MIG: AIRCRAFT SINCE 1939


MIG: AIRCRAFT SINCE 1939

RUDOLPH HÖFLING    Book Number: 86974    Product format: Paperback

The MiG aircraft company was formed in 1939, named after its chief engineers Mikoyan and Gurevich, and confined itself with a few exceptions to fighter planes, initially to counter the German Messerschmitts when the USSR entered World War II. This volume in the Pen and Sword Factfile series is a photographic record of every MiG plane between 1939 and 2011, including specifications and operational history. Evacuated to Siberia in 1940 before the advance of the Wehrmacht, the company returned to Moscow in order to develop the MiG-1, which was quickly replaced by the MiG-3 when its tendency to tailspin and overheat became apparent. MiG-4 was an armoured single-seat monoplane intended for dive-bombing but the technology was moving so fast that even its successor, the MiG-6 biplane, was also soon a thing of the past. In 1946 the Soviet leadership asked for a new jet fighter to reach a speed of 0.9 Mach and be able to take off from unmade airstrips. The MiG-15 was soon under way, initially with some Rolls Royce components. A colour photo from 1949 shows an impressive line-up as the first MiG-15s were delivered to the Soviet air force, and their performance capabilities came as an unpleasant surprise in Europe. In the late 1950s the need for "heavy fighters" emerged, with the E-152-1 breaking a world speed record in 1962, eventually morphing into the formidable MiG-25, exported to the near east in the 70s and worldwide in the 21st century version MiG-29. 127pp, paperback, glossary, production figures, colour photos on most pages.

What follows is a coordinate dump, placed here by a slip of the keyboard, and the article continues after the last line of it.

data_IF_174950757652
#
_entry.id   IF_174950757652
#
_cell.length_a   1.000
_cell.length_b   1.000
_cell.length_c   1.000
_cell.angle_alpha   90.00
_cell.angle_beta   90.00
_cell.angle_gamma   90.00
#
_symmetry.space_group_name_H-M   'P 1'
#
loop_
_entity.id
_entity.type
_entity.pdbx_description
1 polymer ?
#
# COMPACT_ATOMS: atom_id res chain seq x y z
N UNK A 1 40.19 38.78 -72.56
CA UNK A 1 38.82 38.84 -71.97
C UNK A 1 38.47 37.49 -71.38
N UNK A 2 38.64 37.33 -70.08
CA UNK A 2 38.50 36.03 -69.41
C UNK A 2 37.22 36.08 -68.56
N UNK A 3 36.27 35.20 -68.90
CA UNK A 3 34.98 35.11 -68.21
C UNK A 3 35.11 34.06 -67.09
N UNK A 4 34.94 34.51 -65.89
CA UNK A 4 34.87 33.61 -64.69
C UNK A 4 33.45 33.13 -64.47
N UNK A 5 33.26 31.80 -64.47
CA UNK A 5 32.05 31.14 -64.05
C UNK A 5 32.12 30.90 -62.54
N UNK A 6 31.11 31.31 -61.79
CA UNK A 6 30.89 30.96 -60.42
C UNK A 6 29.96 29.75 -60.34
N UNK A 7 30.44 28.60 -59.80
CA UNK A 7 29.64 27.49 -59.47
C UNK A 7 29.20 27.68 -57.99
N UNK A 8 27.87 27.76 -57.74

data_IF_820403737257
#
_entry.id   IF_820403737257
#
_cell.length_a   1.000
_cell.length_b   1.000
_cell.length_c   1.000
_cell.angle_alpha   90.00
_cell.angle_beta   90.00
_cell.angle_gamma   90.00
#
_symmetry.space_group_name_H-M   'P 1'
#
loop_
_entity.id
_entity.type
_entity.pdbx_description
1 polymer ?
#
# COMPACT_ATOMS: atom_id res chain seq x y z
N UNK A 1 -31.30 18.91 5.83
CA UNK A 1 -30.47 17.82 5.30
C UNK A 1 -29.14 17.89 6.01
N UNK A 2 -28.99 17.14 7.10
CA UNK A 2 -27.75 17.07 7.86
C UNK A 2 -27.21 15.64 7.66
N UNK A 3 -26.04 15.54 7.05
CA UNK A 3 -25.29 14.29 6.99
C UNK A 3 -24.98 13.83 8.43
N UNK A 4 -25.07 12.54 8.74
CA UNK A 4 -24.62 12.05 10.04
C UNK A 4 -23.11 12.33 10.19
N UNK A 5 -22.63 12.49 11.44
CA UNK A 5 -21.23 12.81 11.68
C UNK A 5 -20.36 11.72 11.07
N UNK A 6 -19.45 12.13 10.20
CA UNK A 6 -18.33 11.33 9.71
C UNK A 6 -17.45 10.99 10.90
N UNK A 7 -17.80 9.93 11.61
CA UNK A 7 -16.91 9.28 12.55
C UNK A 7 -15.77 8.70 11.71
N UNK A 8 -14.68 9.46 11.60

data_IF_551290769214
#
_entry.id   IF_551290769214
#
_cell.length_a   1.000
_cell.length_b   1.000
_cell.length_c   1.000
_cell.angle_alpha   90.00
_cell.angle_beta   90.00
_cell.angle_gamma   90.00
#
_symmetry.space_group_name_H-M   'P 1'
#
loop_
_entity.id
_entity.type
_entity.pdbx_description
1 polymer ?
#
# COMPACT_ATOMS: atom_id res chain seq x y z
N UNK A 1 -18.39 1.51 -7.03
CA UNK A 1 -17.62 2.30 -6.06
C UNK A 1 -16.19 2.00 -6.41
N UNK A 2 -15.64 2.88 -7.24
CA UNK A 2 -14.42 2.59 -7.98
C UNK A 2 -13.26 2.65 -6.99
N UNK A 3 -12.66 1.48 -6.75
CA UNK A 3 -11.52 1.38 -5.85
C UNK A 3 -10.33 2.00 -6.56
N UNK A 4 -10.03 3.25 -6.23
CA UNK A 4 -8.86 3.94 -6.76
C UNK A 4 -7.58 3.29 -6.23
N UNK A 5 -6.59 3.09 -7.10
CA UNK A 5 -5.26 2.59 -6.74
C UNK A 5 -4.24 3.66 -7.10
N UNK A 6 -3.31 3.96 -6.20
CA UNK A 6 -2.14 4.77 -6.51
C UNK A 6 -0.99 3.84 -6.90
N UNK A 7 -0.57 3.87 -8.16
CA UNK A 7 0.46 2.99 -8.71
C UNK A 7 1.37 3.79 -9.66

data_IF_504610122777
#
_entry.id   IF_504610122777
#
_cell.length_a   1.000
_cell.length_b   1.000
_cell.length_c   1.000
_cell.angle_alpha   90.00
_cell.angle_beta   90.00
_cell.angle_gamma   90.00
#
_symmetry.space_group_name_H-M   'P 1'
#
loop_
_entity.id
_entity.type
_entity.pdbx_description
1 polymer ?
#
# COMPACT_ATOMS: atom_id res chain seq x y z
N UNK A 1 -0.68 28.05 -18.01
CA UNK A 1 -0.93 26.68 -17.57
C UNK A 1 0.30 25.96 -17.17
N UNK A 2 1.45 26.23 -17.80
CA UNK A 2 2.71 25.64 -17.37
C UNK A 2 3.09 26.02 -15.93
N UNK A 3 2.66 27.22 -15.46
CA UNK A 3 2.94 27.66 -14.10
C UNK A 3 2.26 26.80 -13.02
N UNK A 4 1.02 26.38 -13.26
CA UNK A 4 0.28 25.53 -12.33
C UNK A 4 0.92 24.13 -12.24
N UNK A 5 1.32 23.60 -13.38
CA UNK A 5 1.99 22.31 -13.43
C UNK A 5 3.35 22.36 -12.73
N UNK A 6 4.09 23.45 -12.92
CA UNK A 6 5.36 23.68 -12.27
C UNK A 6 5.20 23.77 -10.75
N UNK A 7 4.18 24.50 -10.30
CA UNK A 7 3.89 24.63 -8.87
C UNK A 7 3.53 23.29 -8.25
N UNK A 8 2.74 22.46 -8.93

Published price: £12.99
Bibliophile price: £5.00


Additional product information

ISBN 9781783831708
Browse these categories as well: Transport, War & Militaria

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